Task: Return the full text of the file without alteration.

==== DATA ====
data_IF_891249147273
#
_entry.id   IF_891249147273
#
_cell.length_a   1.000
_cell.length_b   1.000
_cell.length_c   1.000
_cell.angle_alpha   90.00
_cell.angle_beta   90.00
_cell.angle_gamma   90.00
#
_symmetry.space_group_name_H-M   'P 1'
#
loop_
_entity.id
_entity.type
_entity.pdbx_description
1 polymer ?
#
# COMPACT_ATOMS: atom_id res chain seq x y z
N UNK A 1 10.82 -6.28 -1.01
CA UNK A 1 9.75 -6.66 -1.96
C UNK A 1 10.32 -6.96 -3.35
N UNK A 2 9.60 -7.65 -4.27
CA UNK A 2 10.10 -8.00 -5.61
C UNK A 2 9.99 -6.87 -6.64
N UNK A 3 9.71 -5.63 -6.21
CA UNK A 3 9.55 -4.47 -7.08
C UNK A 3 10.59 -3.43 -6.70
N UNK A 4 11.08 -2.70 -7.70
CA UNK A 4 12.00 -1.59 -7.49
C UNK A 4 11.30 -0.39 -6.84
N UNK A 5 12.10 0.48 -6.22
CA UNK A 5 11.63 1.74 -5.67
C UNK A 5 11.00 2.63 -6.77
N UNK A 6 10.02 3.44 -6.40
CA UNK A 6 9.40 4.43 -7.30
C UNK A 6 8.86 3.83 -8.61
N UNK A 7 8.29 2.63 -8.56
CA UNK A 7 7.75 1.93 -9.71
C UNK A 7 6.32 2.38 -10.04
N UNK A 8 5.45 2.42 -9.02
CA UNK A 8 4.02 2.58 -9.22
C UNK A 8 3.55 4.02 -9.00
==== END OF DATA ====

data_IF_891249147273
#
_entry.id   IF_891249147273
#
_cell.length_a   1.000
_cell.length_b   1.000
_cell.length_c   1.000
_cell.angle_alpha   90.00
_cell.angle_beta   90.00
_cell.angle_gamma   90.00
#
_symmetry.space_group_name_H-M   'P 1'
#
loop_
_entity.id
_entity.type
_entity.pdbx_description
1 polymer ?
#
# COMPACT_ATOMS: atom_id res chain seq x y z
N UNK A 1 10.82 -6.28 -1.01
CA UNK A 1 9.75 -6.66 -1.96
C UNK A 1 10.32 -6.96 -3.35
N UNK A 2 9.60 -7.65 -4.27
CA UNK A 2 10.10 -8.00 -5.61
C UNK A 2 9.99 -6.87 -6.64
N UNK A 3 9.71 -5.63 -6.21
CA UNK A 3 9.55 -4.47 -7.08
C UNK A 3 10.59 -3.43 -6.70
N UNK A 4 11.08 -2.70 -7.70
CA UNK A 4 12.00 -1.59 -7.49
C UNK A 4 11.30 -0.39 -6.84
N UNK A 5 12.10 0.48 -6.22
CA UNK A 5 11.63 1.74 -5.67
C UNK A 5 11.00 2.63 -6.77
N UNK A 6 10.02 3.44 -6.40
CA UNK A 6 9.40 4.43 -7.30
C UNK A 6 8.86 3.83 -8.61
N UNK A 7 8.29 2.63 -8.56
CA UNK A 7 7.75 1.93 -9.71
C UNK A 7 6.32 2.38 -10.04
N UNK A 8 5.45 2.42 -9.02
CA UNK A 8 4.02 2.58 -9.22
C UNK A 8 3.55 4.02 -9.00